The Market

It's really hard to find a NYC apartment for rent right now

By Jennifer White Karp  |
November 18, 2021 - 3:30PM

You're not the only one have a tough time finding a place. Manhattan listings are at the lowest level since 2012, according to a new StreetEasy report.


If you have tried to find an apartment in New York City recently you know it’s a very difficult task. There’s shockingly low inventory right now, and lots of competition from other renters, making finding a place to live a very stressful situation.

This may come as a surprise to renters who flocked to the city when NYC emptied out and rents dropped last year—if you were apartment hunting then you had your pick of listings, so here's a test: Go to an apartment listing site and search for a rental similar to your own—the same size, budget, and neighborhood.

I did this and found just two apartments. Last year, when we were apartment hunting, there was at least 30, if not more, that would have fit our wish list—with new listings coming on the market each week.

That current scarcity is in line with a new October market report from StreetEasy, which found that citywide, there were 30,326 rentals available last month, a drop of 59 percent compared to October 2020, when there were 74,078 rentals citywide.

In Manhattan, it’s particularly challenging to find an available apartment now. Inventory is at its lowest point since 2012, according to StreetEasy, with approximately 13,000 rentals available, down 68.3 percent from the prior year.

The Brooklyn and Queens rental markets have been less volatile during the pandemic compared to Manhattan. Renters here either did not have the means or were less inclined to leave. But there’s still a drop, according to the report: Brooklyn rental listings were down 52.7 percent from last October to 11,150, and Queens listings were down 34.5 percent from last October to 5,186.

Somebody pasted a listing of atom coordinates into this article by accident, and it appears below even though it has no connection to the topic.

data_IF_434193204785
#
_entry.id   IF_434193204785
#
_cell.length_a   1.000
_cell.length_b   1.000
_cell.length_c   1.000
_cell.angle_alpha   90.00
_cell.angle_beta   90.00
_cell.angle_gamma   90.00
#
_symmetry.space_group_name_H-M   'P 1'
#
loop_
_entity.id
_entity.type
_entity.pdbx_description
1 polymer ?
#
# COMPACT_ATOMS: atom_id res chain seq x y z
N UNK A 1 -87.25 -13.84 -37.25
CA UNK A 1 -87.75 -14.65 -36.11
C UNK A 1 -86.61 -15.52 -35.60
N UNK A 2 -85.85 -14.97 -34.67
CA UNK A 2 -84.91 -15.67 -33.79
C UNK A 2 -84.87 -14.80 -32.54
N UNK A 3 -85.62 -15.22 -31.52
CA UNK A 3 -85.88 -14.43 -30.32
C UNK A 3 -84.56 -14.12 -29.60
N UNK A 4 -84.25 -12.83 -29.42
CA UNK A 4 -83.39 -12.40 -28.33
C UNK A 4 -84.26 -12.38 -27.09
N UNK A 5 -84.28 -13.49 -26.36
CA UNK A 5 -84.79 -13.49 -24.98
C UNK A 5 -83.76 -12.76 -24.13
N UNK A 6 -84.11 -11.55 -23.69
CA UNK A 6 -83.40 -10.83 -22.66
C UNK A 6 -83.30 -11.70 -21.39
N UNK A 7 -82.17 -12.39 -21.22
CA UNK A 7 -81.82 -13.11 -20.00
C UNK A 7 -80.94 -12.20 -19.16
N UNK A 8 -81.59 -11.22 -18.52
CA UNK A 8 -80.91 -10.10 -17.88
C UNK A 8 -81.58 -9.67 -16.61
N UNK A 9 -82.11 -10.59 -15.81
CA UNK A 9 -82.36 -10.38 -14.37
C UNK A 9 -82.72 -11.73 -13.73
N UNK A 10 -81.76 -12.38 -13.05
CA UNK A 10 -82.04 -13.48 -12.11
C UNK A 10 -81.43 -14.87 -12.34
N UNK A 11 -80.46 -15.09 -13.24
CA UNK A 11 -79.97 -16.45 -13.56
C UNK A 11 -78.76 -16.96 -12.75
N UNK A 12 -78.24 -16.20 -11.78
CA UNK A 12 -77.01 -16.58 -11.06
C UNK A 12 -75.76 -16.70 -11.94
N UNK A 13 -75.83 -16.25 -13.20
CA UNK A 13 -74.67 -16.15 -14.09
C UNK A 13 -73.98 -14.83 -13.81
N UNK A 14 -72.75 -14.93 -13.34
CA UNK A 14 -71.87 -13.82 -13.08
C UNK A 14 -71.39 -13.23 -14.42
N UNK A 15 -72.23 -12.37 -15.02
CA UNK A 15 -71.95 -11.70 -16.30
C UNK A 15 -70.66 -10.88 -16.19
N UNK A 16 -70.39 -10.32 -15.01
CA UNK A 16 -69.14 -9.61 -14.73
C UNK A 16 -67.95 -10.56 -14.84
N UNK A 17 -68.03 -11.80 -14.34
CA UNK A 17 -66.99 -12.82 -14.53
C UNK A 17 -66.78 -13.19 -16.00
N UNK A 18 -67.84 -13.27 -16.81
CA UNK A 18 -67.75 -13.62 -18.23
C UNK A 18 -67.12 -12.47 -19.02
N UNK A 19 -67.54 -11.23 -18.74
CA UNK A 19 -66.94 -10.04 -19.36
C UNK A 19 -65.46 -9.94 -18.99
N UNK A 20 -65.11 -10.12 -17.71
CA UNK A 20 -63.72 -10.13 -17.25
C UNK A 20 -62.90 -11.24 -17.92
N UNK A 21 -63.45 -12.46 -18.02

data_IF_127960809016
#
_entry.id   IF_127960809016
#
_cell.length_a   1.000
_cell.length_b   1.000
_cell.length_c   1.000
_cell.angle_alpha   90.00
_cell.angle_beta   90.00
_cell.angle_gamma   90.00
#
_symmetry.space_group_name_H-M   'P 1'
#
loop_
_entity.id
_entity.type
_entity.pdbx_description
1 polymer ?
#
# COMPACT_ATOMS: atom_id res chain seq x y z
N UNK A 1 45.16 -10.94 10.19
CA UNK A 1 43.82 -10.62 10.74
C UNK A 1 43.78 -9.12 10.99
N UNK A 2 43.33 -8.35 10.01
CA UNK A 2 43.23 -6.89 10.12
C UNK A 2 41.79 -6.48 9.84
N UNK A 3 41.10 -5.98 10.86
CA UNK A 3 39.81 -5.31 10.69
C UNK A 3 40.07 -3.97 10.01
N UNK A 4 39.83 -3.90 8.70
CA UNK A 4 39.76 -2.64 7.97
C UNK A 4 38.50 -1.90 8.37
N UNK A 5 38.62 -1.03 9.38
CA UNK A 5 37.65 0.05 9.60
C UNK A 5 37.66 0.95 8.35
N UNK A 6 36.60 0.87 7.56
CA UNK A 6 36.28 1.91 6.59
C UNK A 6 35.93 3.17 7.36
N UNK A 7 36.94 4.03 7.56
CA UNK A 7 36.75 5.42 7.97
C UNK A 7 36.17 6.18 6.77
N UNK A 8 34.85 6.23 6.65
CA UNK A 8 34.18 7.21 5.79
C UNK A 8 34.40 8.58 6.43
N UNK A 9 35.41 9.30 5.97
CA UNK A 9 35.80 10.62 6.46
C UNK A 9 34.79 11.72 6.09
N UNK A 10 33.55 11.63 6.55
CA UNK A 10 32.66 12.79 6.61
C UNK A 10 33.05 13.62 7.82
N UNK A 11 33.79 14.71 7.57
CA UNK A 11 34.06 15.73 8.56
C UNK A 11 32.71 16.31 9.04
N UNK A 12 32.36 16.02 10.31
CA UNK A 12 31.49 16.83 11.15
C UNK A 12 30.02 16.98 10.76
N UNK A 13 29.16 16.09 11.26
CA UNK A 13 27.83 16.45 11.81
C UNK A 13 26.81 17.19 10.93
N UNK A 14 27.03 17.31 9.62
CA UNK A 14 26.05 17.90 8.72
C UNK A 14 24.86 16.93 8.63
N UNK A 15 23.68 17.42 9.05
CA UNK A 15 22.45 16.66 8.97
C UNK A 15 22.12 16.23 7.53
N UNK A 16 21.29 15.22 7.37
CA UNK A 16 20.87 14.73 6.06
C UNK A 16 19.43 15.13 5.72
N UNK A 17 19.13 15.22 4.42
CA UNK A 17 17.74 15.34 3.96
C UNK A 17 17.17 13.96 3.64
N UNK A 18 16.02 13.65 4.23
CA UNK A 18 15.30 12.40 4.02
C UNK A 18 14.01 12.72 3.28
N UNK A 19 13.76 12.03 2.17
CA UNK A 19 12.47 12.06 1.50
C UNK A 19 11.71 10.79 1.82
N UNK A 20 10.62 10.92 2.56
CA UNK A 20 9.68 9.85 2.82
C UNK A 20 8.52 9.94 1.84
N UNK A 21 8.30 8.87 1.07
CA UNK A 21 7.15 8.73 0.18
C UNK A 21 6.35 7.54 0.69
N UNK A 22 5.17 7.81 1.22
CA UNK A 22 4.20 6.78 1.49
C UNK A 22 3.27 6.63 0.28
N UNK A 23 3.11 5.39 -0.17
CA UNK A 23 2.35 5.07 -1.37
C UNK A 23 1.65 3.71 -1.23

“Transient Manhattan renters were most likely to leave the city, either temporarily or permanently, during the height of the pandemic,” says Nancy Wu, an economist at StreetEasy. “That drove the highest share of rental vacancies in Manhattan among the boroughs. It’s why we’re now seeing Manhattan’s inventory experience bigger swings and more dramatic changes as it recovers.”

Wu says she expects the competition for Manhattan rentals to continue for the next several months, even during the typically slow winter season.



Jennifer White Karp

Managing Editor

Jennifer steers Brick Underground’s editorial coverage of New York City residential real estate and writes articles on market trends and strategies for buyers, sellers, and renters. Jennifer’s 15-year career in New York City real estate journalism includes stints as a writer and editor at The Real Deal and its spinoff publication, Luxury Listings NYC.

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